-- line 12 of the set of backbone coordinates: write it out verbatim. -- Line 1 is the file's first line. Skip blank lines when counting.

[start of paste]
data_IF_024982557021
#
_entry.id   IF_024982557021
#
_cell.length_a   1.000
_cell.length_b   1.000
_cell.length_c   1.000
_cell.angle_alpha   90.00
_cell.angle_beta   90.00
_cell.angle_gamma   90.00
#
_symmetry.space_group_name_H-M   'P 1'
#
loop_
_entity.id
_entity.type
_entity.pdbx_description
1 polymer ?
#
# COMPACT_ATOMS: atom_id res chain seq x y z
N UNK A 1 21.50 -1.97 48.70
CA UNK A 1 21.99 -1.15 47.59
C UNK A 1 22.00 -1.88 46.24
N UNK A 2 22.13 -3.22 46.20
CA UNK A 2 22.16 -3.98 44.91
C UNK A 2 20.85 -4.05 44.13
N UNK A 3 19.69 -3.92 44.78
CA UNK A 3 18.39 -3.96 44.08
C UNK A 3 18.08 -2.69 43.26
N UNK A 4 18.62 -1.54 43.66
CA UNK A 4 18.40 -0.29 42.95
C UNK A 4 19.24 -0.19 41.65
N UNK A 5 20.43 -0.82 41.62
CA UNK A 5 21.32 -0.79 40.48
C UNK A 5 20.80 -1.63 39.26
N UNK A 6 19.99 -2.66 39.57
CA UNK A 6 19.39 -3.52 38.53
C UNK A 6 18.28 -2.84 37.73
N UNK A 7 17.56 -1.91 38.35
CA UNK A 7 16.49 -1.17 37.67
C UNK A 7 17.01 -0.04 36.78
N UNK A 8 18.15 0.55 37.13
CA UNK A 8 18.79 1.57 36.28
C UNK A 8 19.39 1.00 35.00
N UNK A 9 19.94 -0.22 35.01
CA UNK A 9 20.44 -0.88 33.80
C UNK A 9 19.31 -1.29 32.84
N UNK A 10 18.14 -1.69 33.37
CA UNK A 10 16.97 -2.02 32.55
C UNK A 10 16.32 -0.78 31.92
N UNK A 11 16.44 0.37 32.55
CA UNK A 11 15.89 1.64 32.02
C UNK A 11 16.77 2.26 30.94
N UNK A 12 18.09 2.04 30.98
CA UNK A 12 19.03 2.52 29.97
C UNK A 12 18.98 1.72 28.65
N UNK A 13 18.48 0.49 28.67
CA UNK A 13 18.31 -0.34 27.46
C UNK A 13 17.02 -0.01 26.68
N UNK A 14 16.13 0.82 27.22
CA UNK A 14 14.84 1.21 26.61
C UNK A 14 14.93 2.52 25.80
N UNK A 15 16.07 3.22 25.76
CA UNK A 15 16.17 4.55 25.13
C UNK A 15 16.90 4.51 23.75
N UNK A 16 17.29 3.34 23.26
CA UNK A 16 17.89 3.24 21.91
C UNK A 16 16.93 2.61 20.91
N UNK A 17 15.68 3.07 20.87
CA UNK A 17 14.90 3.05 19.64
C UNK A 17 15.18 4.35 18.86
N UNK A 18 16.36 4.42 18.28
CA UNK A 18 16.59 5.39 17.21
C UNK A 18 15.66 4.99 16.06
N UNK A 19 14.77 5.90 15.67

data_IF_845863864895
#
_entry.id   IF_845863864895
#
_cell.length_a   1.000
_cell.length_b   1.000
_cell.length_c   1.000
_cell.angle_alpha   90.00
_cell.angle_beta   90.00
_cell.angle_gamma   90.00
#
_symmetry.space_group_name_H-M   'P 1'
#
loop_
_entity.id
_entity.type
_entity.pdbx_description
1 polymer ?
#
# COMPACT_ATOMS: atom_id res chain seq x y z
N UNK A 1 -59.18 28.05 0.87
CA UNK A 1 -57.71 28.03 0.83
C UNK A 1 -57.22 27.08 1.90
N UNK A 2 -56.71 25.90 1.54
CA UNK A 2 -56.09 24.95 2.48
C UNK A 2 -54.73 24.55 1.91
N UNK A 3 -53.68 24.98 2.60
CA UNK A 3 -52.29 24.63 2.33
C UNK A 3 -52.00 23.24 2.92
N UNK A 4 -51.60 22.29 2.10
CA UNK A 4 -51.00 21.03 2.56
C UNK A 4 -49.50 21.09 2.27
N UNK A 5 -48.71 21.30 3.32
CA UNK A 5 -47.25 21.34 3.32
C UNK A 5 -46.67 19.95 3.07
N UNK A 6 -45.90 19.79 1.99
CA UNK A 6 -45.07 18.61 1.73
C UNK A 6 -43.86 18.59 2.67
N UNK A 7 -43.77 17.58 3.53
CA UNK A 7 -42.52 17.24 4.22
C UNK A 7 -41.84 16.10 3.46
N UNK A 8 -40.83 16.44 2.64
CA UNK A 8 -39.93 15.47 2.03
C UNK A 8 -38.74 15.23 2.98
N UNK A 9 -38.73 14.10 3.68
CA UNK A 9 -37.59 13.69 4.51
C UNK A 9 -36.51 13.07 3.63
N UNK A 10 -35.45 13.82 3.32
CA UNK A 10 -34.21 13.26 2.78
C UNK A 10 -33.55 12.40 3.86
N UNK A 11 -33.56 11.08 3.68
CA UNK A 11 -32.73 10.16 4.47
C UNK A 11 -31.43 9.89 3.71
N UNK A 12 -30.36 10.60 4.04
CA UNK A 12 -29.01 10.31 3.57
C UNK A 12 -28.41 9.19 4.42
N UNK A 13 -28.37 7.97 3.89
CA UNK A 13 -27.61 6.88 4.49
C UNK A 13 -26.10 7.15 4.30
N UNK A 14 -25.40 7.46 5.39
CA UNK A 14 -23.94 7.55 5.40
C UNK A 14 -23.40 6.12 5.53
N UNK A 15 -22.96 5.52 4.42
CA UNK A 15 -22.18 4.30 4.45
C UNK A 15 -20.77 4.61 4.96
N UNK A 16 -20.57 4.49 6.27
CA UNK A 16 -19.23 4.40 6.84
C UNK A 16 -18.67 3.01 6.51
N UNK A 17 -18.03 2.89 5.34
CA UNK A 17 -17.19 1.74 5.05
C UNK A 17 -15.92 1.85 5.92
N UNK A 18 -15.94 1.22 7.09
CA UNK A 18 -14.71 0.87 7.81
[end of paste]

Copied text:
_symmetry.space_group_name_H-M   'P 1'